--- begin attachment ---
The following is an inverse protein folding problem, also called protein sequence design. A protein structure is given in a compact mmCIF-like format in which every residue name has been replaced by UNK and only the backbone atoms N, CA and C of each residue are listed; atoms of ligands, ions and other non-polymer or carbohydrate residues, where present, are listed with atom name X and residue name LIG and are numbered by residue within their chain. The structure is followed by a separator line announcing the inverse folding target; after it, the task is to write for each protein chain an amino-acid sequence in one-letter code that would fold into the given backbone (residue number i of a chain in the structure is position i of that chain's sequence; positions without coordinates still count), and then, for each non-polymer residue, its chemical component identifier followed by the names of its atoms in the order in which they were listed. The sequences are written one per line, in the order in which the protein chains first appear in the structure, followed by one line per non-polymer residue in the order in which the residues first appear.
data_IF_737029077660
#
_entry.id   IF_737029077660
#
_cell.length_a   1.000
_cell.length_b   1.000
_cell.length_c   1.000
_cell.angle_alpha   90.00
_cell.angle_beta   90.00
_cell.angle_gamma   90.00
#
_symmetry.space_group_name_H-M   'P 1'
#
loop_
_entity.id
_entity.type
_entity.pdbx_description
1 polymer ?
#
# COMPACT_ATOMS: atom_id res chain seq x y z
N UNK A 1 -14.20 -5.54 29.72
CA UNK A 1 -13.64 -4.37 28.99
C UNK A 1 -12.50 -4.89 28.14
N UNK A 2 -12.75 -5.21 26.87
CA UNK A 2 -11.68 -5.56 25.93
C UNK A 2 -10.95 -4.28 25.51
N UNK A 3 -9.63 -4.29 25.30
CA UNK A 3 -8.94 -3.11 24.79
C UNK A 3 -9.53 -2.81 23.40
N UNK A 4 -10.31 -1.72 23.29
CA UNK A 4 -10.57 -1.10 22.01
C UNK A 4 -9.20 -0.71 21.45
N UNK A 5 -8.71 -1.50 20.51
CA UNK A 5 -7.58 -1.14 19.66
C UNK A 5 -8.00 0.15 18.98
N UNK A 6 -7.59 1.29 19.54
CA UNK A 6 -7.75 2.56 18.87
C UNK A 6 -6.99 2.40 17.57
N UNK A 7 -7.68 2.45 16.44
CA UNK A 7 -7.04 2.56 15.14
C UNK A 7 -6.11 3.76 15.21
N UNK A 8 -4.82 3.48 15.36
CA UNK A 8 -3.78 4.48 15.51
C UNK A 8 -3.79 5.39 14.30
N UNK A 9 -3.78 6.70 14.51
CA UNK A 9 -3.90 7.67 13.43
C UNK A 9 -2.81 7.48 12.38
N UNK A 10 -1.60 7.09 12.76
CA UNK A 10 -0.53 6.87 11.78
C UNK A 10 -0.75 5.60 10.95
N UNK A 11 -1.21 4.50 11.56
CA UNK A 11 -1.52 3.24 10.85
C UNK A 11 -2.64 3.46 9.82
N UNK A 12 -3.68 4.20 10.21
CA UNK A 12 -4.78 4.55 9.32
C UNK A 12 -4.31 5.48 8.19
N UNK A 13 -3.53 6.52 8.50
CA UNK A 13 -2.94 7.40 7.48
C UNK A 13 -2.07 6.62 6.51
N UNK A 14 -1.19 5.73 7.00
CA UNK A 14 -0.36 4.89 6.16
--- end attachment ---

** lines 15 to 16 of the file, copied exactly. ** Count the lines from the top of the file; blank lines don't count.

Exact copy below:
loop_
_entity.id